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Bailiff Reform

Volume 575: debated on Tuesday 4 February 2014

We have legislated to set out the process that bailiffs must follow when taking control of goods, and to introduce a simplified, transparent fee structure. Further legislation for a new certification process will ensure that only fit and proper individuals can work as bailiffs. These reforms will come into force in April.

I welcome that simplification, but what is the Minister doing to protect vulnerable people from some of the excesses of bailiffs?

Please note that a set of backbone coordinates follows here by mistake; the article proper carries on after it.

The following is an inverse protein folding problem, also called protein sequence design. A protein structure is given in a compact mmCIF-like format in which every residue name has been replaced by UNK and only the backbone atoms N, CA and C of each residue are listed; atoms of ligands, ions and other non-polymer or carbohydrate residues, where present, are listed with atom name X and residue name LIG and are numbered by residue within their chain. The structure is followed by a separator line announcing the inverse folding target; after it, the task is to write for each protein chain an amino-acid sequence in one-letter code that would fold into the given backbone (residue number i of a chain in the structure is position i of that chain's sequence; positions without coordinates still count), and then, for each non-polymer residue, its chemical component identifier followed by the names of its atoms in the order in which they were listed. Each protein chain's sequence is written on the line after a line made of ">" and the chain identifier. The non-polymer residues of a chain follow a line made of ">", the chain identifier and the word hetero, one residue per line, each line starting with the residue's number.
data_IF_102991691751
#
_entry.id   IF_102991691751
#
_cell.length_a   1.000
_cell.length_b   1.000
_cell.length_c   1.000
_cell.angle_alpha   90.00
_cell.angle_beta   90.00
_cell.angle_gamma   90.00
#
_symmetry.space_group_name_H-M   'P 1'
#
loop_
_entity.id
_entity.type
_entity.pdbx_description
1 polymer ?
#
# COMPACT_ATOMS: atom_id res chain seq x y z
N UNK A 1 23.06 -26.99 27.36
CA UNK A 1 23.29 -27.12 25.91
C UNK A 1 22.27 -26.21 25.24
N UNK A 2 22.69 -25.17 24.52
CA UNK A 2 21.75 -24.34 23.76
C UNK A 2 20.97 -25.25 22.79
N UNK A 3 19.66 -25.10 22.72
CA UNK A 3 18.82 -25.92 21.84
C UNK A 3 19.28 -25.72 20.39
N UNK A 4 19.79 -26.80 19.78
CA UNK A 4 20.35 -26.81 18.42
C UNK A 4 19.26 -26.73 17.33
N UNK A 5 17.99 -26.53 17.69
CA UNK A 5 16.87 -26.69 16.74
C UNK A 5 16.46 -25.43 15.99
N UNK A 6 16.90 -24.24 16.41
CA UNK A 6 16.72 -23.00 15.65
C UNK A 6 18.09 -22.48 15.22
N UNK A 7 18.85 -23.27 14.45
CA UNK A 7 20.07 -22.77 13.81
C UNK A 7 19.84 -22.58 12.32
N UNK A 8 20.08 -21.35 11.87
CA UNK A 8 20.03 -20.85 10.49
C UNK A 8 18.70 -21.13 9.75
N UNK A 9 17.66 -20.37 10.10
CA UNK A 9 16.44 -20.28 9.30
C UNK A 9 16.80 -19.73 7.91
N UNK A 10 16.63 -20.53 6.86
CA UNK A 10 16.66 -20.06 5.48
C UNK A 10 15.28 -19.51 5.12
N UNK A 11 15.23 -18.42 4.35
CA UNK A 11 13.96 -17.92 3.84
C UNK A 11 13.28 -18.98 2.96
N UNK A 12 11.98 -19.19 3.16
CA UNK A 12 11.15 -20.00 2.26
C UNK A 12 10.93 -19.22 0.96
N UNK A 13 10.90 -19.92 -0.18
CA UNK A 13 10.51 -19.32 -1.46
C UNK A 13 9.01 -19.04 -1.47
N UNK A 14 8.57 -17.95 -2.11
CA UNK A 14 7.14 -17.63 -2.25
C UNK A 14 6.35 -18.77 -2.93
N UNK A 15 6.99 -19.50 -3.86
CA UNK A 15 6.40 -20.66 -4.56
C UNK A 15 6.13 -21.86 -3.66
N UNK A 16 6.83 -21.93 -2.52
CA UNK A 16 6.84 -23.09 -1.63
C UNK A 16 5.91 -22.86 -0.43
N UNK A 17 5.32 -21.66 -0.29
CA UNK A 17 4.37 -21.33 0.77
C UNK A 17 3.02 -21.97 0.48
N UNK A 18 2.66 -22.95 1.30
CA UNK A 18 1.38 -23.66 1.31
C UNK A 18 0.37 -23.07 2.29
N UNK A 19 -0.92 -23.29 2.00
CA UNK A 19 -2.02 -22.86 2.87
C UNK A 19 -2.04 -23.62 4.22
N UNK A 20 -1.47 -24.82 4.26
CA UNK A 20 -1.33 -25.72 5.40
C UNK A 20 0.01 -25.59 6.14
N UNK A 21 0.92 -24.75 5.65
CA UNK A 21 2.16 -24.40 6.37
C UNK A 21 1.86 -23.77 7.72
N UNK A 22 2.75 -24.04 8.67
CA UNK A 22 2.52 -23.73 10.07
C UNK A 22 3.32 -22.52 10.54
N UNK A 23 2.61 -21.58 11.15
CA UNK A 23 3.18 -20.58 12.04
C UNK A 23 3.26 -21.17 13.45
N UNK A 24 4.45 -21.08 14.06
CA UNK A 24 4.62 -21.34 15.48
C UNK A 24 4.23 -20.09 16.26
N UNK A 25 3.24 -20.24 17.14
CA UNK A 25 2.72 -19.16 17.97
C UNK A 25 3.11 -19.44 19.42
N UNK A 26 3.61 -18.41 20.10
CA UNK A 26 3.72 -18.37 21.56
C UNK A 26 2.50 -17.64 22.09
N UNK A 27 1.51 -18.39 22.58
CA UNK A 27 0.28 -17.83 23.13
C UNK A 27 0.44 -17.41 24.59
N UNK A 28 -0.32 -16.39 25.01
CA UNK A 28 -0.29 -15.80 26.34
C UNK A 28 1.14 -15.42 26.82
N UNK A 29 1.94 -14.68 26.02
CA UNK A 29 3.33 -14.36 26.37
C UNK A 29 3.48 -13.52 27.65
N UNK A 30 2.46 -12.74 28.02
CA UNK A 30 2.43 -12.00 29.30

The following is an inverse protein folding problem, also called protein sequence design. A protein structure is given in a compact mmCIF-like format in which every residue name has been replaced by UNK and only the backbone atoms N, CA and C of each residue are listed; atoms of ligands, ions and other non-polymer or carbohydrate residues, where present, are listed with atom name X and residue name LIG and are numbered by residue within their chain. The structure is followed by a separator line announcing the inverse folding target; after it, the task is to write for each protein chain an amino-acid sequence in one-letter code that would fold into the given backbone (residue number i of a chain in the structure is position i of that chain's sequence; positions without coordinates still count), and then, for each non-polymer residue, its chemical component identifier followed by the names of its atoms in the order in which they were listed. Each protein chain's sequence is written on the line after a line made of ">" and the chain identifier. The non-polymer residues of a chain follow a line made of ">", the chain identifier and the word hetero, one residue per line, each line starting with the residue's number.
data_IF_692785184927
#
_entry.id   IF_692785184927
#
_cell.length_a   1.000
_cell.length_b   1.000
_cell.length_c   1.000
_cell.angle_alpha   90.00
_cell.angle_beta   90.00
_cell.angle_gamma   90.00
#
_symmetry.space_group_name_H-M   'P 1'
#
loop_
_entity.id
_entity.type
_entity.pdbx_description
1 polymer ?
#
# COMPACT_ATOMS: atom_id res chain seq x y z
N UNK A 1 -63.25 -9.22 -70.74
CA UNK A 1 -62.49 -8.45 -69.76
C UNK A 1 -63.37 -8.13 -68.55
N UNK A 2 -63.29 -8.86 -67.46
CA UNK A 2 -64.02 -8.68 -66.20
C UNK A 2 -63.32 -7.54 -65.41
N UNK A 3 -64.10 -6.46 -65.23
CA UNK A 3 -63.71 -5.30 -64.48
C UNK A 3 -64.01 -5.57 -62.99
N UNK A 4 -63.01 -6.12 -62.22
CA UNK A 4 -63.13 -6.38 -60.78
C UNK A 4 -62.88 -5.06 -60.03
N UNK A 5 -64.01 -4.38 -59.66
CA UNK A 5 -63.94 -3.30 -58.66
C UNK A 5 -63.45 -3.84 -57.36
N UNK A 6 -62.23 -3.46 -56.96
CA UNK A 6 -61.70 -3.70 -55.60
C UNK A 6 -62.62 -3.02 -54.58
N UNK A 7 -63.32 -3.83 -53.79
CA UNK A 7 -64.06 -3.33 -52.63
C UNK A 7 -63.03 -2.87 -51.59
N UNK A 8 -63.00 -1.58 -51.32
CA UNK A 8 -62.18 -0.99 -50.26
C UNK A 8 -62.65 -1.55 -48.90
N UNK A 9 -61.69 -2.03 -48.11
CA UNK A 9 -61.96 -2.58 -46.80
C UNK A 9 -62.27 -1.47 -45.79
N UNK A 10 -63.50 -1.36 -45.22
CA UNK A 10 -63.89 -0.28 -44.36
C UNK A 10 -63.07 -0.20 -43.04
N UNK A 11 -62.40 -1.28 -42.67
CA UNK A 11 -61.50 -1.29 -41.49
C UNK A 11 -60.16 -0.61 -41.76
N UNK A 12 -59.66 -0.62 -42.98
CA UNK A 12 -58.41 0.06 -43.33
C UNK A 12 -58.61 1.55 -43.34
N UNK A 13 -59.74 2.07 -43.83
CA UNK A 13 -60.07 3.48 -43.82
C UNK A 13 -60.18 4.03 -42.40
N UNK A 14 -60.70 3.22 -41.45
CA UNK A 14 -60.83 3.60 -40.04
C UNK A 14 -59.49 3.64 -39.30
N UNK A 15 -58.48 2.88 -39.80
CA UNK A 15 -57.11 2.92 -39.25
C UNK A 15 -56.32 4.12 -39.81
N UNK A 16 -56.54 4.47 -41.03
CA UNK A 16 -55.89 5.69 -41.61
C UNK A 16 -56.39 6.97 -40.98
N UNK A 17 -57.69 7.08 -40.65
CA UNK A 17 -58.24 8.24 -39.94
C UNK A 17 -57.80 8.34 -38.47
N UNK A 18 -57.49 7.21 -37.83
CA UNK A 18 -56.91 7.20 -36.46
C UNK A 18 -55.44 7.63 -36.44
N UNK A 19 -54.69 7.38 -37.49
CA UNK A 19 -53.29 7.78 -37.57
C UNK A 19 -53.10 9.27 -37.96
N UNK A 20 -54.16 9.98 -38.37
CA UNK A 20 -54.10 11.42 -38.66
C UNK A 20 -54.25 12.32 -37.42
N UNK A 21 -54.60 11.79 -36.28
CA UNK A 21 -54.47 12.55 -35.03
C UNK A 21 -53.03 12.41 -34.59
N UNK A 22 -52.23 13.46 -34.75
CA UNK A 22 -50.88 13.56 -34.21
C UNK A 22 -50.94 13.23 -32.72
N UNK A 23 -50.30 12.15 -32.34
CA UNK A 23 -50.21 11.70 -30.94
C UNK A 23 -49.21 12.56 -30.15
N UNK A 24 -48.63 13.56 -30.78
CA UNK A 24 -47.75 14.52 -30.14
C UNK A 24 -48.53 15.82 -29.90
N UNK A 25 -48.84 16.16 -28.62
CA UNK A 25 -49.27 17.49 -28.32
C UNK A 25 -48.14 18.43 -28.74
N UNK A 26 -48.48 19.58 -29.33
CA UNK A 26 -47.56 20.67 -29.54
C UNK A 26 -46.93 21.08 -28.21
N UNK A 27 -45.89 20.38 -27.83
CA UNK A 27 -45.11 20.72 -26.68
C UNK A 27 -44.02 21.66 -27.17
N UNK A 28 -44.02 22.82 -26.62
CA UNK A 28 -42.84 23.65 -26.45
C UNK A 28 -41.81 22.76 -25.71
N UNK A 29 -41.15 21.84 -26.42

May I first put on record what a doughty campaigner the hon. Gentleman has been on this issue? I very much hope that the proposals that we will be putting in place in April will meet with his approval. We are putting in place a governance system that will make it absolutely clear when bailiffs—or enforcement agents, as they will be called—can seize goods and when they cannot, as well as how they should deal with vulnerable people. We are also putting in place a fee structure that is clearly understood and, most importantly, ensuring that enforcement agents have mandatory training and receive a certificate. If anyone acts as an enforcement agent without that certification, they will be committing a criminal offence.